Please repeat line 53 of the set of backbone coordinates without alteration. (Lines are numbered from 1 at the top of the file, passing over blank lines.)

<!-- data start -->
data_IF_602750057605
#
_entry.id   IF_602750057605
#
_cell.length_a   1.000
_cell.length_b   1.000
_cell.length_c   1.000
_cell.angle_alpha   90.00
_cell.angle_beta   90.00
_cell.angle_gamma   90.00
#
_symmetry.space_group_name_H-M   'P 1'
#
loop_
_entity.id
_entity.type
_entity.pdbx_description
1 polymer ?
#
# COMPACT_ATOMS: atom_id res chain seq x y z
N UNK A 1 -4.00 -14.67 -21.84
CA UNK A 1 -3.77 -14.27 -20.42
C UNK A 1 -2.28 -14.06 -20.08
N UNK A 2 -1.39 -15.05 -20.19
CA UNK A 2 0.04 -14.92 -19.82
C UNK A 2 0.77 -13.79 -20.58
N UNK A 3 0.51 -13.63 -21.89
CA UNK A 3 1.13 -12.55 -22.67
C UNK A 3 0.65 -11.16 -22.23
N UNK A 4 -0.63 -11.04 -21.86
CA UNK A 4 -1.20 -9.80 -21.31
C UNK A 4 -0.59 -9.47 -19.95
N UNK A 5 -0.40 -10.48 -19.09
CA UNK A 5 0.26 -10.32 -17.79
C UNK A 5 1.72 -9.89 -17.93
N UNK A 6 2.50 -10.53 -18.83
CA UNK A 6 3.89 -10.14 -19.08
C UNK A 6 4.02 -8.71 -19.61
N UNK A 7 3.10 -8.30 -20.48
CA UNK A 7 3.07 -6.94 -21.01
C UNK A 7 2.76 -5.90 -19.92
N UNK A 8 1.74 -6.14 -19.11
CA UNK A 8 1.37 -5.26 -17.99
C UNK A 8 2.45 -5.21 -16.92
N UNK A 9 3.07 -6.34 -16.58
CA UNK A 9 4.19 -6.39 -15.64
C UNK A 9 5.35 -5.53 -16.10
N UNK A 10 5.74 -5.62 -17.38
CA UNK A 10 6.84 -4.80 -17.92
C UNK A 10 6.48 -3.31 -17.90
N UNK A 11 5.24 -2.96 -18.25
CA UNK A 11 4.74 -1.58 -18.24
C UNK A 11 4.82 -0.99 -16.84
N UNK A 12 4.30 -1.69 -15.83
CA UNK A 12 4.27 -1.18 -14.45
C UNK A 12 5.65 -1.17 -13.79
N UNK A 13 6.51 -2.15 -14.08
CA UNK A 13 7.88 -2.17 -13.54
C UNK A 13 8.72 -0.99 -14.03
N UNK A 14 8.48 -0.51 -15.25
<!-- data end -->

C UNK A 11 4.82 -0.99 -16.84